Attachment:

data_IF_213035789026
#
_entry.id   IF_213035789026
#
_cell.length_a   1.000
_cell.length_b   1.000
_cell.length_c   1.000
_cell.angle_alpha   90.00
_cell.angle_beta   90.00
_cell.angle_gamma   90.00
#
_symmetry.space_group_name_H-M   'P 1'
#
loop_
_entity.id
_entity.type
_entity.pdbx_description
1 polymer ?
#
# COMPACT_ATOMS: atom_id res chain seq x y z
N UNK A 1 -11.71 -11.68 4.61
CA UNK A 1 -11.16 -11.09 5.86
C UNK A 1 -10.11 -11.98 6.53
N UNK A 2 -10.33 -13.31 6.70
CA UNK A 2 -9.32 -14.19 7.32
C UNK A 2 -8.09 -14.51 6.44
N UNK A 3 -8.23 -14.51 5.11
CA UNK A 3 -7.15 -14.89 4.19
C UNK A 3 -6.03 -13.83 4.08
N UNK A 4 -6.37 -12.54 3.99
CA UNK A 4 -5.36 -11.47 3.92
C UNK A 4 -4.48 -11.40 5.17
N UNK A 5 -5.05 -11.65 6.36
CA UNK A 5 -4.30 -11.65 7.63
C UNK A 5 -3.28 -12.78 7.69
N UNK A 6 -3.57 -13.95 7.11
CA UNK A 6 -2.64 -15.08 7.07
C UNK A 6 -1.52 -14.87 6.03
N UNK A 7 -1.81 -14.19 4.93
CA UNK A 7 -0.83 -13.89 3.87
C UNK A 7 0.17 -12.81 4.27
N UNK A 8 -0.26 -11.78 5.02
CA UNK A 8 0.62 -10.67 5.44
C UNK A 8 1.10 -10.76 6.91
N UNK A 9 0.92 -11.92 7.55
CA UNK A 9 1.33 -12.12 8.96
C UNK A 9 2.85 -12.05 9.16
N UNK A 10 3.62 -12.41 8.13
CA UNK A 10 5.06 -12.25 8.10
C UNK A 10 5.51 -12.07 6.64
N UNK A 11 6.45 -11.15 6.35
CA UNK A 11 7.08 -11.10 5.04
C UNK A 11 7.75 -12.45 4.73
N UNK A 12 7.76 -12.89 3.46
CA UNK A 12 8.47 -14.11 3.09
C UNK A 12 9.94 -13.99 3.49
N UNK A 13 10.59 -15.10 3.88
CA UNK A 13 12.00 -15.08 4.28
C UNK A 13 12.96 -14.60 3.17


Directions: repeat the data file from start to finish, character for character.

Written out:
data_IF_213035789026
#
_entry.id   IF_213035789026
#
_cell.length_a   1.000
_cell.length_b   1.000
_cell.length_c   1.000
_cell.angle_alpha   90.00
_cell.angle_beta   90.00
_cell.angle_gamma   90.00
#
_symmetry.space_group_name_H-M   'P 1'
#
loop_
_entity.id
_entity.type
_entity.pdbx_description
1 polymer ?
#
# COMPACT_ATOMS: atom_id res chain seq x y z
N UNK A 1 -11.71 -11.68 4.61
CA UNK A 1 -11.16 -11.09 5.86
C UNK A 1 -10.11 -11.98 6.53
N UNK A 2 -10.33 -13.31 6.70
CA UNK A 2 -9.32 -14.19 7.32
C UNK A 2 -8.09 -14.51 6.44
N UNK A 3 -8.23 -14.51 5.11
CA UNK A 3 -7.15 -14.89 4.19
C UNK A 3 -6.03 -13.83 4.08
N UNK A 4 -6.37 -12.54 3.99
CA UNK A 4 -5.36 -11.47 3.92
C UNK A 4 -4.48 -11.40 5.17
N UNK A 5 -5.05 -11.65 6.36
CA UNK A 5 -4.30 -11.65 7.63
C UNK A 5 -3.28 -12.78 7.69
N UNK A 6 -3.57 -13.95 7.11
CA UNK A 6 -2.64 -15.08 7.07
C UNK A 6 -1.52 -14.87 6.03
N UNK A 7 -1.81 -14.19 4.93
CA UNK A 7 -0.83 -13.89 3.87
C UNK A 7 0.17 -12.81 4.27
N UNK A 8 -0.26 -11.78 5.02
CA UNK A 8 0.62 -10.67 5.44
C UNK A 8 1.10 -10.76 6.91
N UNK A 9 0.92 -11.92 7.55
CA UNK A 9 1.33 -12.12 8.96
C UNK A 9 2.85 -12.05 9.16
N UNK A 10 3.62 -12.41 8.13
CA UNK A 10 5.06 -12.25 8.10
C UNK A 10 5.51 -12.07 6.64
N UNK A 11 6.45 -11.15 6.35
CA UNK A 11 7.08 -11.10 5.04
C UNK A 11 7.75 -12.45 4.73
N UNK A 12 7.76 -12.89 3.46
CA UNK A 12 8.47 -14.11 3.09
C UNK A 12 9.94 -13.99 3.49
N UNK A 13 10.59 -15.10 3.88
CA UNK A 13 12.00 -15.08 4.28
C UNK A 13 12.96 -14.60 3.17